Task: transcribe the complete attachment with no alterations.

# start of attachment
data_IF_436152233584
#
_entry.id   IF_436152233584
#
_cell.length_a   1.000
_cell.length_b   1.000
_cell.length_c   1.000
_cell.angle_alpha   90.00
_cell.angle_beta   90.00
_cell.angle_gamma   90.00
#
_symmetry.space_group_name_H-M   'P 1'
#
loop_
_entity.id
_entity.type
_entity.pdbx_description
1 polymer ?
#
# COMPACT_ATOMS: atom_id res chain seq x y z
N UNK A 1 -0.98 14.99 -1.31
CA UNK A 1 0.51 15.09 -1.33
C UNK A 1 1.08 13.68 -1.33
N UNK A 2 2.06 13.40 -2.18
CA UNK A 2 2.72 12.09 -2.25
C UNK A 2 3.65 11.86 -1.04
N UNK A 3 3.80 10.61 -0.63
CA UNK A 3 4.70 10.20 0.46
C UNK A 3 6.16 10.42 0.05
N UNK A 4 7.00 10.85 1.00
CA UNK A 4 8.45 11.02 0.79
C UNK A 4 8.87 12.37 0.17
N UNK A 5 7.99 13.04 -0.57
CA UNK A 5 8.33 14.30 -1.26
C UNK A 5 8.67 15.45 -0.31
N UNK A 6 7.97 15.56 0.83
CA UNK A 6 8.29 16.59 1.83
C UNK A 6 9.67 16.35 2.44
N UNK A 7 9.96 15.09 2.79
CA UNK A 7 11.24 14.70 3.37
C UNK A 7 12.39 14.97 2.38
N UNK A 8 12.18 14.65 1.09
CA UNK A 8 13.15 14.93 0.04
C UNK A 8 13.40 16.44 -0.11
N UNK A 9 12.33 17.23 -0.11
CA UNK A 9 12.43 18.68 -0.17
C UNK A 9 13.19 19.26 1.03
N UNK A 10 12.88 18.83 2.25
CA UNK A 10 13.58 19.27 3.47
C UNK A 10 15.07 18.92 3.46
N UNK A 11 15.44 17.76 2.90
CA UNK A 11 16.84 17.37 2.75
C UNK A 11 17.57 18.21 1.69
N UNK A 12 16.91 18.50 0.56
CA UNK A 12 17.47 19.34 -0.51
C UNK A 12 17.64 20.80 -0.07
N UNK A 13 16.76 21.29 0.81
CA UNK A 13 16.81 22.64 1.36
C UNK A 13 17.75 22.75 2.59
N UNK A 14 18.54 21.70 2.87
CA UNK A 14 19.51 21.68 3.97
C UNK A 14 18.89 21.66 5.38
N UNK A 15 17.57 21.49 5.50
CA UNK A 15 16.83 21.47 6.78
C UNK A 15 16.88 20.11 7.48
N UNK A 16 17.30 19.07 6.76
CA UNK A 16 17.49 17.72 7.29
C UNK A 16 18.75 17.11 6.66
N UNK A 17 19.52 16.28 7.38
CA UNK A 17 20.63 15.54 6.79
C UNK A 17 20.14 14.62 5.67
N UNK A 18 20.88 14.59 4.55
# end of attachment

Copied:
data_IF_436152233584
#
_entry.id   IF_436152233584
#
_cell.length_a   1.000
_cell.length_b   1.000
_cell.length_c   1.000
_cell.angle_alpha   90.00
_cell.angle_beta   90.00
_cell.angle_gamma   90.00
#
_symmetry.space_group_name_H-M   'P 1'
#
loop_
_entity.id
_entity.type
_entity.pdbx_description
1 polymer ?
#
# COMPACT_ATOMS: atom_id res chain seq x y z
N UNK A 1 -0.98 14.99 -1.31
CA UNK A 1 0.51 15.09 -1.33
C UNK A 1 1.08 13.68 -1.33
N UNK A 2 2.06 13.40 -2.18
CA UNK A 2 2.72 12.09 -2.25
C UNK A 2 3.65 11.86 -1.04
N UNK A 3 3.80 10.61 -0.63
CA UNK A 3 4.70 10.20 0.46
C UNK A 3 6.16 10.42 0.05
N UNK A 4 7.00 10.85 1.00
CA UNK A 4 8.45 11.02 0.79
C UNK A 4 8.87 12.37 0.17
N UNK A 5 7.99 13.04 -0.57
CA UNK A 5 8.33 14.30 -1.26
C UNK A 5 8.67 15.45 -0.31
N UNK A 6 7.97 15.56 0.83
CA UNK A 6 8.29 16.59 1.83
C UNK A 6 9.67 16.35 2.44
N UNK A 7 9.96 15.09 2.79
CA UNK A 7 11.24 14.70 3.37
C UNK A 7 12.39 14.97 2.38
N UNK A 8 12.18 14.65 1.09
CA UNK A 8 13.15 14.93 0.04
C UNK A 8 13.40 16.44 -0.11
N UNK A 9 12.33 17.23 -0.11
CA UNK A 9 12.43 18.68 -0.17
C UNK A 9 13.19 19.26 1.03
N UNK A 10 12.88 18.83 2.25
CA UNK A 10 13.58 19.27 3.47
C UNK A 10 15.07 18.92 3.46
N UNK A 11 15.44 17.76 2.90
CA UNK A 11 16.84 17.37 2.75
C UNK A 11 17.57 18.21 1.69
N UNK A 12 16.91 18.50 0.56
CA UNK A 12 17.47 19.34 -0.51
C UNK A 12 17.64 20.80 -0.07
N UNK A 13 16.76 21.29 0.81
CA UNK A 13 16.81 22.64 1.36
C UNK A 13 17.75 22.75 2.59
N UNK A 14 18.54 21.70 2.87
CA UNK A 14 19.51 21.68 3.97
C UNK A 14 18.89 21.66 5.38
N UNK A 15 17.57 21.49 5.50
CA UNK A 15 16.83 21.47 6.78
C UNK A 15 16.88 20.11 7.48
N UNK A 16 17.30 19.07 6.76
CA UNK A 16 17.49 17.72 7.29
C UNK A 16 18.75 17.11 6.66
N UNK A 17 19.52 16.28 7.38
CA UNK A 17 20.63 15.54 6.79
C UNK A 17 20.14 14.62 5.67
N UNK A 18 20.88 14.59 4.55